6

The $590,950.06 consisted of profits from installment sales made in a taxable year or years beginning before January 1, 1940. Petitioner's election under § 736(a) did not and could not apply to such profits.9 Therefore they were properly excluded in computing petitioner's accumulated earnings and profits as of February 1, 1940.

7

The $693,289.38 consisted partly, if not wholly, of profits from installment sales made in a taxable year beginning after December 31, 1939. Petitioner's election under § 736(a) applied to such profits.10 Therefore they should have been included in computing petitioner's accumulated earnings and profits as of February 1, 1941.11

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8

The Tax Court did not determine, nor can we determine from the record here, whether the whole or only a part of the $693,289.38 consisted of profits from installment sales made in a taxable year beginning after December 31, 1939, or if only a part, what part of the $693,289.38 consisted of such profits. These determinations should be made by the Tax Court.

9

The $817,324.02 consisted partly, if not wholly, of profits from installment sales made in a taxable year or years beginning after December 31, 1939. Petitioner's election under § 736(a) applied to such profits.12 Therefore they should have been included in computing petitioner's accumulated earnings and profits as of February 1, 1942.13

10

The Tax Court did not determine, nor can we determine from the record here, whether the whole or only a part of the $817,324.02 consisted of profits from installment sales made in a taxable year or years beginning after December 31, 1939, or, if only a part, what part of the $817,324.02 consisted of such profits. These determinations should be made by the Tax Court.

11

Respondent contends that no part of the $693,289.38 was includible in computing petitioner's accumulated earnings and profits as of February 1, 1941, and that no part of the $817,324.02 was includible in computing petitioner's accumulated earnings and profits as of February 1, 1942. In support of these contentions, respondent cites Commissioner v. South Texas Lumber Co., 333 U.S. 496, 68 S.Ct. 695, 92 L.Ed. 831, and certain provisions of § 29.115-3 of Treasury Regulations 111 and §§ 35.718-2 and 35.736(a)-2 of Treasury Regulations 112.14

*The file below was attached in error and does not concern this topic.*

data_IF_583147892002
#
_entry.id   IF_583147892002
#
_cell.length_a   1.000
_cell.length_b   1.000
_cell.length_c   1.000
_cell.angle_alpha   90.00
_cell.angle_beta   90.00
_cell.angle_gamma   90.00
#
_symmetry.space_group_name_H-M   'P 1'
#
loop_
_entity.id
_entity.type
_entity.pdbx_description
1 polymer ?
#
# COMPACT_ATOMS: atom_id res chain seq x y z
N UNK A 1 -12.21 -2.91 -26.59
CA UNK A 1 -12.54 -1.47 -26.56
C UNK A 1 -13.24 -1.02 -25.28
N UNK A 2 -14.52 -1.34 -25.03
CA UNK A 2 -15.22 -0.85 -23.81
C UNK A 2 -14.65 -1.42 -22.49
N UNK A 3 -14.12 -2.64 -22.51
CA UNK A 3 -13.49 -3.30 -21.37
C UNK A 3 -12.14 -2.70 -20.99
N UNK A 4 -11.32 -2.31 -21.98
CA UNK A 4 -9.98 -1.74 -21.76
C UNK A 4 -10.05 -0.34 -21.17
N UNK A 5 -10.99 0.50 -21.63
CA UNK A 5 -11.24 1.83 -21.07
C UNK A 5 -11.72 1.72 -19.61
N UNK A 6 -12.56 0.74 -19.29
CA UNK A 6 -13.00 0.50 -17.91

12

Section 736(a) was not involved in the South Texas Lumber Co. case. Hence that case is not in point here. If and in so far as they support respondent's contentions, the cited provisions of § 29.115-3 of Treasury Regulations 111 and §§ 35.718-2 and 35.736(a)-2 of Treasury Regulations 112 are inconsistent with § 736(a) and hence are invalid.15

13

Because of the exclusion of profits which should have been included, the Tax Court's computation of petitioner's accumulated earnings and profits as of February 1, 1941, and its computation of petitioner's accumulated earnings and profits as of February 1, 1942, were incorrect. Consequently its computation of petitioner's excess profits tax for the year ended January 31, 1943, was also incorrect.

14

That part of the decision which holds that there was a deficiency of $44,166.54 in respect of petitioner's excess profits tax for the year ended January 31, 1943, is reversed, and the case is remanded for further proceedings in conformity with this opinion.